A simple but stylish desk for the home that can be made with minimal hand tools
By David Blackwell
Photographs: David and Val Blackwell
The desk that is the subject of this article was made for one of my grandsons and is made in a similar style to a bed I made for him several years ago (see the article in The Shed, issue 43, June/July 2012). Like the bed it is made out of beech and finished with Danish oil.
While I have been able to undertake almost all of the processes in my hobby- styled workshop, I want to stress that this desk could be made at home with just a few hand tools. For example, you could ask the timber yard to dress the timber for you; all cutting could be done with a handsaw or a coping saw for the curves; the mortises and tenons could all be done by hand. The process would take longer but you would certainly enhance your skills.
The design process is always interesting for me and, with some initial design concepts in my head, I sit at the drawing board and draw out to scale two or three 2D versions of what I think the final product will look like.
With the simplicity of the design for the desk, the only real area for some design input is what the desk end will look like. I decided that because of the weight of the proposed top I needed the ends to be very sturdy. The mortise and tenons in themselves add considerable strength and the cross members about two thirds of the way up add significantly to the overall strength. I am aware that I tend to over-engineer designs but I would like to think the desk is still around 50 years from now. Photos A, B, C.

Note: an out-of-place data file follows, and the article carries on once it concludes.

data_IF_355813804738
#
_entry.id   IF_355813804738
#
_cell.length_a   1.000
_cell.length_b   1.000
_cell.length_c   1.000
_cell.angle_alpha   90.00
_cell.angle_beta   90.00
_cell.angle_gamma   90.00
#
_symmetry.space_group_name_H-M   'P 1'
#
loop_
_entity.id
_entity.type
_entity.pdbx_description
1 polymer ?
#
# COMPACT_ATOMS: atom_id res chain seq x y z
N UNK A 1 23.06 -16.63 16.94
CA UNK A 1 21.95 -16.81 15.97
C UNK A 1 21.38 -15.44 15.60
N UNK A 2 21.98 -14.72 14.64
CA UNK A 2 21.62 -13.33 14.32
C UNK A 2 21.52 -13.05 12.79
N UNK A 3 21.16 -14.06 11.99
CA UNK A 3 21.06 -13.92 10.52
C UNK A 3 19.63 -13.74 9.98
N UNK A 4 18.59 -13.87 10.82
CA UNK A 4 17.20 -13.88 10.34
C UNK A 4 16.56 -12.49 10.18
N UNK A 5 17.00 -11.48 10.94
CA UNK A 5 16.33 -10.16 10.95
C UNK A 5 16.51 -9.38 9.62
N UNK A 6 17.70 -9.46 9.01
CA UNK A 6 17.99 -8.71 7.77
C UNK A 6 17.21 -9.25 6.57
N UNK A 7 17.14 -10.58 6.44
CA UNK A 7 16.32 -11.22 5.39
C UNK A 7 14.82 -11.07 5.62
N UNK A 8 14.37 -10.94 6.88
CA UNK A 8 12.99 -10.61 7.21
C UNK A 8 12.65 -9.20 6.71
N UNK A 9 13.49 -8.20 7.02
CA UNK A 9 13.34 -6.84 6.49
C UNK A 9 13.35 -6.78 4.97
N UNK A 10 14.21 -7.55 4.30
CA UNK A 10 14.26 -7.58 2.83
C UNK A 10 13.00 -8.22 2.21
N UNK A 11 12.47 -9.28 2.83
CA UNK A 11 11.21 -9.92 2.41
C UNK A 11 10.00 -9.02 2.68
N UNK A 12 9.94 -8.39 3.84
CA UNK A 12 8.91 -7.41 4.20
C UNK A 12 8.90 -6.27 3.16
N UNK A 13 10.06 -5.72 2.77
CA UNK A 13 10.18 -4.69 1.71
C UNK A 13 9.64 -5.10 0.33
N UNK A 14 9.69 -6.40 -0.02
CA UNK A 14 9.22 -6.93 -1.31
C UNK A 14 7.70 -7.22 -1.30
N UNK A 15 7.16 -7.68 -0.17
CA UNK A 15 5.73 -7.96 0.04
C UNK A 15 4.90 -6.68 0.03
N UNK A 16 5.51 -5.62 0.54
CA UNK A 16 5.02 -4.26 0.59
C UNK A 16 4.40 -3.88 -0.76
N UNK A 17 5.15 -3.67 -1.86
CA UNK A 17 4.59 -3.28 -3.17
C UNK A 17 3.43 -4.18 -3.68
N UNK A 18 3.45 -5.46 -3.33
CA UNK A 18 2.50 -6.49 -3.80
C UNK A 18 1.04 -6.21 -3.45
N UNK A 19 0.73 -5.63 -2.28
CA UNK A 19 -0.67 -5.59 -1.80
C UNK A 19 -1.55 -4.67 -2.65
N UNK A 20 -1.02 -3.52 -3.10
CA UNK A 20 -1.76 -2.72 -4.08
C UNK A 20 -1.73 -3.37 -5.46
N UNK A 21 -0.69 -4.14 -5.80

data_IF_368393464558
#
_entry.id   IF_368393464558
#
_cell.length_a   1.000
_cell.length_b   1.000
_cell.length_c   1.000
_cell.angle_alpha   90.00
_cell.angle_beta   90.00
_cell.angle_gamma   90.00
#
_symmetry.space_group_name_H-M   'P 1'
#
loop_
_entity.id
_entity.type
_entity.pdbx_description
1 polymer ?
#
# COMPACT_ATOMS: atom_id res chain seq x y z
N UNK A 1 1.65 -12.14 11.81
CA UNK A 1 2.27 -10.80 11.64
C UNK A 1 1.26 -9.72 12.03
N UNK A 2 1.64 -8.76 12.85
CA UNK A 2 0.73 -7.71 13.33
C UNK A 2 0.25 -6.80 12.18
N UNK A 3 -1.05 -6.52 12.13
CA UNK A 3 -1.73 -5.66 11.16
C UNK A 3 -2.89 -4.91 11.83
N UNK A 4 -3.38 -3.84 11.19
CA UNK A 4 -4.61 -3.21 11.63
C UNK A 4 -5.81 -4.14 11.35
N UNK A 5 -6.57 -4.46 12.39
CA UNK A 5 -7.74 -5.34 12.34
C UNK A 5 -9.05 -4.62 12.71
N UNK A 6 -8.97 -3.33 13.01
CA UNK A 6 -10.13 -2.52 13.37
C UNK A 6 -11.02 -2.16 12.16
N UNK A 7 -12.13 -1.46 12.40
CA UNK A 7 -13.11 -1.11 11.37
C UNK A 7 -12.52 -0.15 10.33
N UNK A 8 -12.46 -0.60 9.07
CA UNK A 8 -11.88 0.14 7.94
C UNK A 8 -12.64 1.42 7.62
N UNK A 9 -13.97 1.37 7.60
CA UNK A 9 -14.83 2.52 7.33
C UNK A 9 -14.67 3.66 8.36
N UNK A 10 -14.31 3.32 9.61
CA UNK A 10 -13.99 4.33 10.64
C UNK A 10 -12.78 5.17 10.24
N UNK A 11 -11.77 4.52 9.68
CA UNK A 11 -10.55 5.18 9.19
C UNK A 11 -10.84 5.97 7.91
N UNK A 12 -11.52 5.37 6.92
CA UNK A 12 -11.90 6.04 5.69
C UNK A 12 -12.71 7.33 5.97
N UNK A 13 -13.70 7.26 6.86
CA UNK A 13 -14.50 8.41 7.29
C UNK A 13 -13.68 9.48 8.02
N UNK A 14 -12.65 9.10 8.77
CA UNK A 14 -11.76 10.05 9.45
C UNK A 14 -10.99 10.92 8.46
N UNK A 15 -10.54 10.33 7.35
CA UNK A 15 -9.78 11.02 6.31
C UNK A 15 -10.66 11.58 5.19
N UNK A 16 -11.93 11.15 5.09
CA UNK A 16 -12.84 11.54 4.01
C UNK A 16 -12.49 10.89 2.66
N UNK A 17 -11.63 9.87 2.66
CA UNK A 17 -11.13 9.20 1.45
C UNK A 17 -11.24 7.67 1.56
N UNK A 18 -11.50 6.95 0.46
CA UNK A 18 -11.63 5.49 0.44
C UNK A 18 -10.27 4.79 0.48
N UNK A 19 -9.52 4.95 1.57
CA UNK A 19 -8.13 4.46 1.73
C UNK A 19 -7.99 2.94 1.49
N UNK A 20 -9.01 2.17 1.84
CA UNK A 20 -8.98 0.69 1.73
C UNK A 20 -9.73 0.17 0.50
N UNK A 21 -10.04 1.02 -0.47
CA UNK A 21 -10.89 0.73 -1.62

What timber to use?
The desk in this article is made from beech acquired locally in Christchurch at Halswell Timber. You could use almost any timber, including recycled timber, depending on the look you want and the availability of timber in your area. The cost of the timber for this desk was about $250. Pine clears is also an option, which would be much cheaper, and would be ideal if you were considering having a painted finish.
“The process would take longer but you would certainly enhance your skills”
Make a mock-up
After drawing the end to scale and playing around with a few different designs I decided to mock-up an end out of old pine timber to ensure I was happy. This mock-up was just nailed together but it allowed me to further play with the position of the centre rail.
As I mentioned earlier, the desk is made from beech which I purchased here in Christchurch from Halswell Timber. They always give me plenty of space to hunt through the racks for exactly what I am looking for. Timber is a natural product so one or two small blemishes do not worry me too much but if I can avoid them I do. I used 50x50mm for the rails, 100x50mm for the base and 150 x40mm for the top. All the timber is rough sawn.
As this desk is likely to be replicated for another grandson, I decided to make a template out of 3mm MDF to make it easier to replicate the shape of the base. Very simple to make and it ensures there are no marking out errors. Photos D, E, F
The curves on the base were cut on my bandsaw and finished off ready for final sanding on the bobbin sander. If you do not have a bobbin sander use a file or files and then either way you can finish with several successively finer grades of sandpaper.